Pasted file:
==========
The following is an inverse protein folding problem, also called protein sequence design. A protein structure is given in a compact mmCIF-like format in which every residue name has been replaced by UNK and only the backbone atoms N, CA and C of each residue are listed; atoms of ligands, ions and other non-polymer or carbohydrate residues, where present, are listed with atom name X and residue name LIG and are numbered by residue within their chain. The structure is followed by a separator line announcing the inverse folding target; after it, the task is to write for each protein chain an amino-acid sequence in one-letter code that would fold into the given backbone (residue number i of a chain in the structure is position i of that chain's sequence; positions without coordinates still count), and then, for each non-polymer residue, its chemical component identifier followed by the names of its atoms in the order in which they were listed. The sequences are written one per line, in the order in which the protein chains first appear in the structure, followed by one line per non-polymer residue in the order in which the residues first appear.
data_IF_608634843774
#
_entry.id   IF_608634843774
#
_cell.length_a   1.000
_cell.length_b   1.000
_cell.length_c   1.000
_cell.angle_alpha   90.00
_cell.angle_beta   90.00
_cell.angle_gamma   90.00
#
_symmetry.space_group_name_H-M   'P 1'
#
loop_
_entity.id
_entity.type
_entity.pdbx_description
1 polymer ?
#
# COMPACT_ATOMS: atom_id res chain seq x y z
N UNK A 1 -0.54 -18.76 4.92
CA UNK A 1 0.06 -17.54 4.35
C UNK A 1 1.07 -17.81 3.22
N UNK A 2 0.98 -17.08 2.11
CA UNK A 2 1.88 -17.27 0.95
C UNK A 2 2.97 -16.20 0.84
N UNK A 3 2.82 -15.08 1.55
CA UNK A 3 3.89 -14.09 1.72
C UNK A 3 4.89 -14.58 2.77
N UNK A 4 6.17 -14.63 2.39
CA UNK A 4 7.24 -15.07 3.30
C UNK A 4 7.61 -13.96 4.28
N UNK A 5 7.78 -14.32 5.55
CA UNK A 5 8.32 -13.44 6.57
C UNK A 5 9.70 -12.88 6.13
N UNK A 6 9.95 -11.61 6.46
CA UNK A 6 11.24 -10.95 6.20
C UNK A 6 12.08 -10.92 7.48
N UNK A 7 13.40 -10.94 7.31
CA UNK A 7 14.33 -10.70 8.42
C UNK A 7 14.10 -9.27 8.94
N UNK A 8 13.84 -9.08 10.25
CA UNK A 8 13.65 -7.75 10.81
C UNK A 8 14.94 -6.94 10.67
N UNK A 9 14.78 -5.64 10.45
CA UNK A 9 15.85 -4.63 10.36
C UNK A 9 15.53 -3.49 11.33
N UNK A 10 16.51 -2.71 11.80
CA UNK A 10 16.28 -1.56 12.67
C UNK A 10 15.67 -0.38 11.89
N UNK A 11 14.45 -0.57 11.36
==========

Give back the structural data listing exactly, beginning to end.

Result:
The following is an inverse protein folding problem, also called protein sequence design. A protein structure is given in a compact mmCIF-like format in which every residue name has been replaced by UNK and only the backbone atoms N, CA and C of each residue are listed; atoms of ligands, ions and other non-polymer or carbohydrate residues, where present, are listed with atom name X and residue name LIG and are numbered by residue within their chain. The structure is followed by a separator line announcing the inverse folding target; after it, the task is to write for each protein chain an amino-acid sequence in one-letter code that would fold into the given backbone (residue number i of a chain in the structure is position i of that chain's sequence; positions without coordinates still count), and then, for each non-polymer residue, its chemical component identifier followed by the names of its atoms in the order in which they were listed. The sequences are written one per line, in the order in which the protein chains first appear in the structure, followed by one line per non-polymer residue in the order in which the residues first appear.
data_IF_608634843774
#
_entry.id   IF_608634843774
#
_cell.length_a   1.000
_cell.length_b   1.000
_cell.length_c   1.000
_cell.angle_alpha   90.00
_cell.angle_beta   90.00
_cell.angle_gamma   90.00
#
_symmetry.space_group_name_H-M   'P 1'
#
loop_
_entity.id
_entity.type
_entity.pdbx_description
1 polymer ?
#
# COMPACT_ATOMS: atom_id res chain seq x y z
N UNK A 1 -0.54 -18.76 4.92
CA UNK A 1 0.06 -17.54 4.35
C UNK A 1 1.07 -17.81 3.22
N UNK A 2 0.98 -17.08 2.11
CA UNK A 2 1.88 -17.27 0.95
C UNK A 2 2.97 -16.20 0.84
N UNK A 3 2.82 -15.08 1.55
CA UNK A 3 3.89 -14.09 1.72
C UNK A 3 4.89 -14.58 2.77
N UNK A 4 6.17 -14.63 2.39
CA UNK A 4 7.24 -15.07 3.30
C UNK A 4 7.61 -13.96 4.28
N UNK A 5 7.78 -14.32 5.55
CA UNK A 5 8.32 -13.44 6.57
C UNK A 5 9.70 -12.88 6.13
N UNK A 6 9.95 -11.61 6.46
CA UNK A 6 11.24 -10.95 6.20
C UNK A 6 12.08 -10.92 7.48
N UNK A 7 13.40 -10.94 7.31
CA UNK A 7 14.33 -10.70 8.42
C UNK A 7 14.10 -9.27 8.94
N UNK A 8 13.84 -9.08 10.25
CA UNK A 8 13.65 -7.75 10.81
C UNK A 8 14.94 -6.94 10.67
N UNK A 9 14.78 -5.64 10.45
CA UNK A 9 15.85 -4.63 10.36
C UNK A 9 15.53 -3.49 11.33
N UNK A 10 16.51 -2.71 11.80
CA UNK A 10 16.28 -1.56 12.67
C UNK A 10 15.67 -0.38 11.89
N UNK A 11 14.45 -0.57 11.36